These animals said "No, not today", and came back from the brink of extinction — stronger than ever! Meet the heroes who teach us that it's possible to overcome even the direst of circumstances!
As we mark World Wildlife Day today, it's clear that there is still a long way to go in terms of wildlife conservation. However, these once-extinct animals are reminders of the fact that not all hope is lost. 'When life knocks you down, you get right back up' — and that is exactly what these animals did, going against all odds to prove that they still have a place on the planet. Let's celebrate their wins against extinction together!
This spiky dude is native to the Cayman Islands and was once critically endangered due to habitat loss and hunting. By 2002, only 15 of them remained. However, in the 1980s, Cambridge University student Fred Burton discovered one of them and started a breeding program to protect the rest. Thanks to his work and many conservationists, the Blue Iguana population has bounced back. In fact, in 2018, the 1,000th blue iguana was released into the wild. Isn’t that awesome?
Humans have not been the best friend of this majestic creature. We hunted it so much that it almost went extinct! But, like a phoenix rising from the ashes, the grey wolf population has slowly been making a comeback thanks to the hard work of conservationists. Although they might not reach the same numbers as before (over 2 million!), the US now has almost 4,500 wolves in the Lower 48 states!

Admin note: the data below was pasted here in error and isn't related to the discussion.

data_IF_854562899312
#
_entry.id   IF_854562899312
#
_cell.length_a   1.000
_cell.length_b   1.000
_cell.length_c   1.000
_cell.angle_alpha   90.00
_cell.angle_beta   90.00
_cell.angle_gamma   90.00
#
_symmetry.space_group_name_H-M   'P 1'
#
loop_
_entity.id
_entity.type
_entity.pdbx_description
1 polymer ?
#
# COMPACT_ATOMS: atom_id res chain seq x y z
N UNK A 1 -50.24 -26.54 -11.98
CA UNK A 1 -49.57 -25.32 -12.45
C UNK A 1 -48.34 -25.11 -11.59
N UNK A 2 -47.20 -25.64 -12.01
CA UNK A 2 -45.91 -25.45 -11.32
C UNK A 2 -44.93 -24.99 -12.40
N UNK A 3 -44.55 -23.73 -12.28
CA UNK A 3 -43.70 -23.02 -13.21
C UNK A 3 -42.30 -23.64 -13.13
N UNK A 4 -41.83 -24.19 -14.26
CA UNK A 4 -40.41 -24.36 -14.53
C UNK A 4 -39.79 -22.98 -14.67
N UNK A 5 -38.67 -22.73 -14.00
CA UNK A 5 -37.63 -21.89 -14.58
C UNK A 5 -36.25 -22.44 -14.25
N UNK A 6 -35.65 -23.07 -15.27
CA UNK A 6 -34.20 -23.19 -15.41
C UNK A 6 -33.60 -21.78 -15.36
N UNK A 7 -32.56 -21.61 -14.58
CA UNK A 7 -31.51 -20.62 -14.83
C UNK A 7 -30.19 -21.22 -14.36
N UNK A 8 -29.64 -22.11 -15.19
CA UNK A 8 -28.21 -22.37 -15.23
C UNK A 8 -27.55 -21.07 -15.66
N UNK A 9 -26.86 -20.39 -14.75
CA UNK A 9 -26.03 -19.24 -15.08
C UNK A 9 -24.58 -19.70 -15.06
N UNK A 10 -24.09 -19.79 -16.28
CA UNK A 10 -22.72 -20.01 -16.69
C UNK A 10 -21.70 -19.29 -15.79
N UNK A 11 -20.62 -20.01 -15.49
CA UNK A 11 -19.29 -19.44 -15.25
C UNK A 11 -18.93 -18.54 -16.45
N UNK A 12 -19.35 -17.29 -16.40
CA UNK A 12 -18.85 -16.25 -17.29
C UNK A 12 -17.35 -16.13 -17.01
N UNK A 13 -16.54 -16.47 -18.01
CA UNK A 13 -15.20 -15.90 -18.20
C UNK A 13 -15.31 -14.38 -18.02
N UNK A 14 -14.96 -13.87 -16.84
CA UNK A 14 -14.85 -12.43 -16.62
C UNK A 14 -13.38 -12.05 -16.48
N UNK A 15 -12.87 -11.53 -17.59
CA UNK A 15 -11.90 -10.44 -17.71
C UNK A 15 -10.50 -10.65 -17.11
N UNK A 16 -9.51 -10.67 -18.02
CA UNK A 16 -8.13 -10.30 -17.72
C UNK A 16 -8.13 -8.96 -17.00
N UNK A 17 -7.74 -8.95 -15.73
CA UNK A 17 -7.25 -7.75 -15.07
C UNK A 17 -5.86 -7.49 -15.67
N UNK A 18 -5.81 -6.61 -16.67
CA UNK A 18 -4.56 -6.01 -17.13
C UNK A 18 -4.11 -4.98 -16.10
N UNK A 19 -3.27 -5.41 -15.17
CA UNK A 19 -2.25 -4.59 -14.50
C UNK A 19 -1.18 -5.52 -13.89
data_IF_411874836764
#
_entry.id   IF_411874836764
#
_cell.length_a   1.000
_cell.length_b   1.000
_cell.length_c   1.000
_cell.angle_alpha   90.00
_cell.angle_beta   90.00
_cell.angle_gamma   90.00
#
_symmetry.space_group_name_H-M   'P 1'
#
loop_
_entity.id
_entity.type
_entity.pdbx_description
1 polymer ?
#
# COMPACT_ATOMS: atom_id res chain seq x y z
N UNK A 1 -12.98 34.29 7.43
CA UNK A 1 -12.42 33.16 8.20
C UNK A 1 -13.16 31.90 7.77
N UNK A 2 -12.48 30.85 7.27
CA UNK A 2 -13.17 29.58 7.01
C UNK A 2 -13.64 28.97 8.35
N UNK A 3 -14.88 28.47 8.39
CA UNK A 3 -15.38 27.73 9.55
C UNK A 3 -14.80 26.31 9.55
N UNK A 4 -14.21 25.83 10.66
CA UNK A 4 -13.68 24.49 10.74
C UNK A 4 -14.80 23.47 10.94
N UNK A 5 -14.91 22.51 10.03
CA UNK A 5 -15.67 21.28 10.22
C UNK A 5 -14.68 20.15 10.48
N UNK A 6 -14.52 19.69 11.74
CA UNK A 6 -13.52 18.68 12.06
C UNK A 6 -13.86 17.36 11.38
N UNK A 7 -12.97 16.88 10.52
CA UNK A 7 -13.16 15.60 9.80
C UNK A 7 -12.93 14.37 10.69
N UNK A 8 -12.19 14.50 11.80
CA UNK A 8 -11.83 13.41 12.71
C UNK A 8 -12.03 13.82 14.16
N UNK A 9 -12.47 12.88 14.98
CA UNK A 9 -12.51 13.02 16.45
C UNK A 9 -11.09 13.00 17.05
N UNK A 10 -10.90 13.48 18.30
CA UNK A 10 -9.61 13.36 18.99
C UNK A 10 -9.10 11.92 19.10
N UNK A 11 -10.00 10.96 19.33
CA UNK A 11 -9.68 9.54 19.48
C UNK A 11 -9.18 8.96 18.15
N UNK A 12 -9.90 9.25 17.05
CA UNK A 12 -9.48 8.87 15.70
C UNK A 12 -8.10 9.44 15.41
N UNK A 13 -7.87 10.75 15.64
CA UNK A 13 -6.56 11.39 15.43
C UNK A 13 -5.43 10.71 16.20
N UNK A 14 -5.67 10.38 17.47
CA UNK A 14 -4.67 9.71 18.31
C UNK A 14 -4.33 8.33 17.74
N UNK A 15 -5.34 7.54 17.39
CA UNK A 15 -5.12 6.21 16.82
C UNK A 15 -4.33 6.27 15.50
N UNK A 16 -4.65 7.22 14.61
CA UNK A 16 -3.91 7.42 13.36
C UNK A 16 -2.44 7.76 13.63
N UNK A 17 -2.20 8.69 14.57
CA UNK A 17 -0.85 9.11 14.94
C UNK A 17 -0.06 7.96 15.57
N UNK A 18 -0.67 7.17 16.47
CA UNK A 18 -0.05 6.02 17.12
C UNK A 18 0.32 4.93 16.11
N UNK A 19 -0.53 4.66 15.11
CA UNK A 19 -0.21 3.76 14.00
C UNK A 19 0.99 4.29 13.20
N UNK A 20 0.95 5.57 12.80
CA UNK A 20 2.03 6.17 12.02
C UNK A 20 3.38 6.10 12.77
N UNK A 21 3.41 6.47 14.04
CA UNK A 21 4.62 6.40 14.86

Can you imagine life without our favourite cuddly bears?
The giant pandas, who were once in danger of disappearing forever now have a population of over 2,000 thanks to China's efforts to restore bamboo forests — their main source of food and habitat.
The return of these adorable aquatic animals is one of the greatest comebacks in history. The species, which had a population of only 2,000 in 1911 has now rebounded to about 100,000 globally. They used to be extensively hunted for their fur, resulting in their near extinction. However, owing to conservation efforts, these animals can now continue to live their cute little lives uninterrupted — collecting rocks and holding hands as per their usual daily routine!
The brown pelicans were driven out by many factors — pesticides, habitat loss, and the plume hunters of the 19th century. However, conservation efforts beginning in the 1970s successfully brought the species back, and they were successfully delisted in 2009! With their large beaks and 60-foot dive, these stunning animals are not done reigning over the beaches just yet!
Beavers, once extinct in the UK due to hunting, are returning thanks to conservation efforts inspired by successful European programs. These helpful constructors make dams that help to create wetlands and improve ecosystems. In 2021, a beaver family was spotted on the River Avon without human intervention for the first time in 400 years!
Indian Wild Tiger
100 years ago, there were over 100,000 of these majestic big cats in the world. Sadly, due to human activities such as habitat destruction and hunting, their population decreased significantly to a mere 3,200 in 2010. Conservation efforts and measures, including Project Tiger, launched by the government, have helped increase their numbers. In fact, it is reported that India's wild tiger population has increased by 33% since 2015!
As always, the animal kingdom continues to be amazing! These species serve to remind us that protection and conservation can go a long way in restoring our planet’s wildlife. So, let’s keep up our efforts and continue to work towards a brighter future for all of Earth's inhabitants. Happy World Wildlife Day, everyone!